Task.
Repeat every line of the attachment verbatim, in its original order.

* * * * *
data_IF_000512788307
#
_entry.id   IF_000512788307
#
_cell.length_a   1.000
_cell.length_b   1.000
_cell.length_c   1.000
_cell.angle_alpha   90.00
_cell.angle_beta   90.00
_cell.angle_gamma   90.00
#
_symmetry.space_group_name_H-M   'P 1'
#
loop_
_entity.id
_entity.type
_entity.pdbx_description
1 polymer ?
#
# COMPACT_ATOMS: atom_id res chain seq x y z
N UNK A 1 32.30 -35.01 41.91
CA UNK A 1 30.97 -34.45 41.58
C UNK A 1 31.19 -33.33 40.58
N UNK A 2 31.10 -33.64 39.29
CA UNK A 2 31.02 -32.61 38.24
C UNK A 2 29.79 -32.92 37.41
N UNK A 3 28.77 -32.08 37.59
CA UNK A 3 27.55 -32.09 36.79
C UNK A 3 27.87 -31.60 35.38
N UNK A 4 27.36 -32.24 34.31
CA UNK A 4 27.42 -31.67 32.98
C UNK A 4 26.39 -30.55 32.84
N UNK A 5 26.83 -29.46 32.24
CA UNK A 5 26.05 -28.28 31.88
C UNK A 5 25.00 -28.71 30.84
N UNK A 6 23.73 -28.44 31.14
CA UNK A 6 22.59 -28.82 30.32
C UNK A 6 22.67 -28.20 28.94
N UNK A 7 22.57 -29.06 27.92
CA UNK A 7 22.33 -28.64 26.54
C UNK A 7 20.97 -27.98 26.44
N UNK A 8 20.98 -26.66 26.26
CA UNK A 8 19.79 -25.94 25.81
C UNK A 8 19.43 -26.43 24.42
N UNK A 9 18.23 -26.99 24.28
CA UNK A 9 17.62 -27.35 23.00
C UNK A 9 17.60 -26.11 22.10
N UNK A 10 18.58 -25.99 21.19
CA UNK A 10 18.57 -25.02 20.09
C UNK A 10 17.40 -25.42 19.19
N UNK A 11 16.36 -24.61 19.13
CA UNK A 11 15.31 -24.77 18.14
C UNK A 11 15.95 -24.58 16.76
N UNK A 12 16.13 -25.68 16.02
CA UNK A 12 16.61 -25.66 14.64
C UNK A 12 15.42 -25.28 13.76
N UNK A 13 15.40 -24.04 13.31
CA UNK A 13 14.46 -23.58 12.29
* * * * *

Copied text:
data_IF_000512788307
#
_entry.id   IF_000512788307
#
_cell.length_a   1.000
_cell.length_b   1.000
_cell.length_c   1.000
_cell.angle_alpha   90.00
_cell.angle_beta   90.00
_cell.angle_gamma   90.00
#
_symmetry.space_group_name_H-M   'P 1'
#
loop_
_entity.id
_entity.type
_entity.pdbx_description
1 polymer ?
#
# COMPACT_ATOMS: atom_id res chain seq x y z
N UNK A 1 32.30 -35.01 41.91
CA UNK A 1 30.97 -34.45 41.58
C UNK A 1 31.19 -33.33 40.58
N UNK A 2 31.10 -33.64 39.29
CA UNK A 2 31.02 -32.61 38.24
C UNK A 2 29.79 -32.92 37.41
N UNK A 3 28.77 -32.08 37.59
CA UNK A 3 27.55 -32.09 36.79
C UNK A 3 27.87 -31.60 35.38
N UNK A 4 27.36 -32.24 34.31
CA UNK A 4 27.42 -31.67 32.98
C UNK A 4 26.39 -30.55 32.84
N UNK A 5 26.83 -29.46 32.24
CA UNK A 5 26.05 -28.28 31.88
C UNK A 5 25.00 -28.71 30.84
N UNK A 6 23.73 -28.44 31.14
CA UNK A 6 22.59 -28.82 30.32
C UNK A 6 22.67 -28.20 28.94
N UNK A 7 22.57 -29.06 27.92
CA UNK A 7 22.33 -28.64 26.54
C UNK A 7 20.97 -27.98 26.44
N UNK A 8 20.98 -26.66 26.26
CA UNK A 8 19.79 -25.94 25.81
C UNK A 8 19.43 -26.43 24.42
N UNK A 9 18.23 -26.99 24.28
CA UNK A 9 17.62 -27.35 23.00
C UNK A 9 17.60 -26.11 22.10
N UNK A 10 18.58 -25.99 21.19
CA UNK A 10 18.57 -25.02 20.09
C UNK A 10 17.40 -25.42 19.19
N UNK A 11 16.36 -24.61 19.13
CA UNK A 11 15.31 -24.77 18.14
C UNK A 11 15.95 -24.58 16.76
N UNK A 12 16.13 -25.68 16.02
CA UNK A 12 16.61 -25.66 14.64
C UNK A 12 15.42 -25.28 13.76
N UNK A 13 15.40 -24.04 13.31
CA UNK A 13 14.46 -23.58 12.29